As long as your changes aren’t something you’re doing on a day-to-day basis, then you’re good. Because if you constantly changing your mind about your strategy, it might not be the actual strategy that’s the problem. In this case, you might have to take a step back to re-assess what it is that is giving you grief. Otherwise, if you don’t, you’ll be left pulling your hair out from all that indecisiveness.
Alright, now that that’s out of the way, let me ask you something.
What sort of properties are you wanting to focus on?
Is it a normal house? An apartment? Or maybe a duplex or some villas? Are you looking to go all grand-designs or to stick with cosy-budget-friendly housing?
There are many different types of properties out there. Of course, if you’ve already found your patch, there is probably a particular type of property that is dominant there.
Last time I used a young professional as an example of the kind of market you could be selling to. If that’s the type of person you’re targeting, you want to make sure that property you choose reflects that. Does Mike the young accountant who lives on his own want a four-bedroom house complete with an added games room? Probably not.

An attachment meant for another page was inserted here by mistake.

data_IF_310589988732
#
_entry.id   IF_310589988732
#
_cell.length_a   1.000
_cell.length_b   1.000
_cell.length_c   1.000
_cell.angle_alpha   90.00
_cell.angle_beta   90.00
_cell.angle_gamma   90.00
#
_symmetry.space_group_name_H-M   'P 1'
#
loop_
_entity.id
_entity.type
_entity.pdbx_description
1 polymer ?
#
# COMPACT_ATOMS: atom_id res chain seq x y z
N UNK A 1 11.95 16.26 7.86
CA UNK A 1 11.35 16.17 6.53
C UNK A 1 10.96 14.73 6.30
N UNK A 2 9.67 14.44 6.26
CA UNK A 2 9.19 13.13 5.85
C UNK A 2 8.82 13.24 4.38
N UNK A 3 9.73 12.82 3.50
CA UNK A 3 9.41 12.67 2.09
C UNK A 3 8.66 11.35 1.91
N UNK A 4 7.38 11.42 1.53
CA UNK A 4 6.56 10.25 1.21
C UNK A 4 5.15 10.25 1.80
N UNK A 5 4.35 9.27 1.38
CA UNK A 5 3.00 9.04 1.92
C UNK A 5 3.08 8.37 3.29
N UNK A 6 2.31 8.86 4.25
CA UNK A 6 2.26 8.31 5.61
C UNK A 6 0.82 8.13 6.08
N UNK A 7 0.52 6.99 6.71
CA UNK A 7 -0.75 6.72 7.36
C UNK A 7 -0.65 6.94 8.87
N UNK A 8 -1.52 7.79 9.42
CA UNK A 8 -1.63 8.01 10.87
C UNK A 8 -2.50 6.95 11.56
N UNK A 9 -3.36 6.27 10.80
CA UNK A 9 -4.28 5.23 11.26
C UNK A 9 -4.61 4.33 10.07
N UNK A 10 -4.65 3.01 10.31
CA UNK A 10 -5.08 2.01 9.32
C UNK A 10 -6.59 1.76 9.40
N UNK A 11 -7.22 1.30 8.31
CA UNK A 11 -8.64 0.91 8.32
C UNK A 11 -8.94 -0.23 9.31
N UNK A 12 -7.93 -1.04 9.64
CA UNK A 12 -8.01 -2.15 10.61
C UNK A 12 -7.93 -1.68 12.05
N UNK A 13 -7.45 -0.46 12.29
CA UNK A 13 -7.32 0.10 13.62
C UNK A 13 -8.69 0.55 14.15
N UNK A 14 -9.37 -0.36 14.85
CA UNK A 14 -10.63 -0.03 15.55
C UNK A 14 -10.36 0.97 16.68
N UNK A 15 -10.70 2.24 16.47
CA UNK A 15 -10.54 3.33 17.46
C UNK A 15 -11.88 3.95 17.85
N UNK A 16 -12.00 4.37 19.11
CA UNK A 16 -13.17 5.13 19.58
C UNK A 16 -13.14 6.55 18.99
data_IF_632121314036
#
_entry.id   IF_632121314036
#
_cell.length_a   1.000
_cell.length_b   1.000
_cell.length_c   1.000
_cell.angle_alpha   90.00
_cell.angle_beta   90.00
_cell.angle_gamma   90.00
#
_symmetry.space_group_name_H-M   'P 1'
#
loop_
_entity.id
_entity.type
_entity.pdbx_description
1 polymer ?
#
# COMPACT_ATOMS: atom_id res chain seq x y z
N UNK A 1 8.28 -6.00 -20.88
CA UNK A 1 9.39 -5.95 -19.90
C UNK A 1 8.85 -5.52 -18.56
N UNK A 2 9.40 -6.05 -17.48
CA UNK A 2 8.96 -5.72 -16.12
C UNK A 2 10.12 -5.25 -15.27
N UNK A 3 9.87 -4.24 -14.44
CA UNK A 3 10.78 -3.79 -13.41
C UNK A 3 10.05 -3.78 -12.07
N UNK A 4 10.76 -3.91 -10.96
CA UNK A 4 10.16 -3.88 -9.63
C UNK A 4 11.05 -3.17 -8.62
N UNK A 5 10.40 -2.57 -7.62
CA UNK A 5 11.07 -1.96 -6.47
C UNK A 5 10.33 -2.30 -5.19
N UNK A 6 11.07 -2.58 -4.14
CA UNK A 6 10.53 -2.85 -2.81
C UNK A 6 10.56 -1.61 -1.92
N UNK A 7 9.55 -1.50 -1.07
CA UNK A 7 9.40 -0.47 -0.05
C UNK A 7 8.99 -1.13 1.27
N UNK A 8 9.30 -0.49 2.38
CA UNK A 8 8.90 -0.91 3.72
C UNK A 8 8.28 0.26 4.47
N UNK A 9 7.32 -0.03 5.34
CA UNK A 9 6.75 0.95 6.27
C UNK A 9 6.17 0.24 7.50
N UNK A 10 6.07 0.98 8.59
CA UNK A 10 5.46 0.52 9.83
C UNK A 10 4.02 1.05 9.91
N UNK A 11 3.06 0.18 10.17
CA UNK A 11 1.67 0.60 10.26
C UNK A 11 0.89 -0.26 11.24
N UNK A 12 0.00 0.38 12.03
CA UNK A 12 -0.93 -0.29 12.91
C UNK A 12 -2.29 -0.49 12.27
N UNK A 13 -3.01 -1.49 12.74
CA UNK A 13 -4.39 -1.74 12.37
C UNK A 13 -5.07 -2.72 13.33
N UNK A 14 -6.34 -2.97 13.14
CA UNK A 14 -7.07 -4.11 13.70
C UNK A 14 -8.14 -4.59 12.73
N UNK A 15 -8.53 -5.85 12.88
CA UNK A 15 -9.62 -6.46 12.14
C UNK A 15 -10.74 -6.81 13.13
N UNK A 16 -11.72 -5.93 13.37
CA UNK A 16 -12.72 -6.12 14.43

Would Mike prefer a modern and upbeat one bedder overlooking the Maribyrnong river, complete with a dedicated bike path an easy 15-minute ride from the CBD? You bet.
Sally and her three boys, on the other hand, would LOVE that four-bedroom option – the games room would mean entertainment for the kids, and some much need quiet time for Sally to catch up on the latest episode of The Bachelor.
So as you can see from these examples, the property you choose will rely on who your target market is.